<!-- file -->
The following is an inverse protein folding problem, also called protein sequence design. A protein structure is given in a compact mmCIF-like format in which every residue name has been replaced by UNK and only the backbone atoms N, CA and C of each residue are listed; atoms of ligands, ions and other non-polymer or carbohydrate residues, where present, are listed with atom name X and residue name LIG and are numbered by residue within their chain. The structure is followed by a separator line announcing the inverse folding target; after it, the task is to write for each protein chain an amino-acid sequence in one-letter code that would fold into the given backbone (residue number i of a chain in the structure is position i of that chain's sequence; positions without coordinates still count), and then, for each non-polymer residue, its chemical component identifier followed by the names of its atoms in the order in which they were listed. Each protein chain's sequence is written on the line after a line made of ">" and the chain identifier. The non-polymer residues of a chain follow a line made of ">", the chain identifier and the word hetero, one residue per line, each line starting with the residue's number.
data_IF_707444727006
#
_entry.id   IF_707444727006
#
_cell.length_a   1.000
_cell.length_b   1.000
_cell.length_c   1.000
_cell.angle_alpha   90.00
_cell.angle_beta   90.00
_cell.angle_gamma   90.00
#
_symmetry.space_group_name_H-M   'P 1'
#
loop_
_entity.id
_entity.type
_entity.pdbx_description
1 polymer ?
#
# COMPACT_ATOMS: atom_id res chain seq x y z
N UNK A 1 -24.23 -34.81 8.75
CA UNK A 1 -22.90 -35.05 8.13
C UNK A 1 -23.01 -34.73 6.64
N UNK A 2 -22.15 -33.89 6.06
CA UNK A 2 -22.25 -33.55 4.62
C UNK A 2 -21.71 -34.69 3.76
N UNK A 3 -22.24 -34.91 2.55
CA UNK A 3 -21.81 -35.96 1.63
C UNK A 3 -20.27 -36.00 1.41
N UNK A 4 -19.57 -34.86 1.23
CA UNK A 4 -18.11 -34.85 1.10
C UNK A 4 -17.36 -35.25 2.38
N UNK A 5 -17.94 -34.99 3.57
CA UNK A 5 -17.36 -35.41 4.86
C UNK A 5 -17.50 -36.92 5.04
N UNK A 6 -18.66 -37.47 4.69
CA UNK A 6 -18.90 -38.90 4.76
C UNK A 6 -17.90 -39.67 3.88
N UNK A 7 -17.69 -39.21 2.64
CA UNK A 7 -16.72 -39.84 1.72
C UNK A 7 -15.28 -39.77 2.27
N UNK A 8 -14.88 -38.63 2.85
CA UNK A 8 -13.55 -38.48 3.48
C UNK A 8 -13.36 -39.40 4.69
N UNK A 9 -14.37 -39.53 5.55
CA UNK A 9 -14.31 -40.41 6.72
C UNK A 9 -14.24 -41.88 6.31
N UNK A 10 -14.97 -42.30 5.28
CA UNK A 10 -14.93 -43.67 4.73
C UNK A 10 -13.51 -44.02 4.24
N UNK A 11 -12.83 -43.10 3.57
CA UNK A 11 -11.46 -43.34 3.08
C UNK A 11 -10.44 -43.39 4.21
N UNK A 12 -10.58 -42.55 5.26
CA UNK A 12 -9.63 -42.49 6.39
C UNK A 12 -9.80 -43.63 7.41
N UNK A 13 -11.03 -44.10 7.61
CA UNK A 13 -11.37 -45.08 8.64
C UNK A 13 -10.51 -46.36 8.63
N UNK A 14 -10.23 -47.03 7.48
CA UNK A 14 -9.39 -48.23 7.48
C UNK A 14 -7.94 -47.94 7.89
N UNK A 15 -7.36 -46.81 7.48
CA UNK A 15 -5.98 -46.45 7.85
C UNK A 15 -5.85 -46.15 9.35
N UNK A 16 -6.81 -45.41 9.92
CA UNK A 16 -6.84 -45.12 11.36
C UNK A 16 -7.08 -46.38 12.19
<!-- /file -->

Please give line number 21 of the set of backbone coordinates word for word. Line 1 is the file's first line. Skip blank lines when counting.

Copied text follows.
# COMPACT_ATOMS: atom_id res chain seq x y z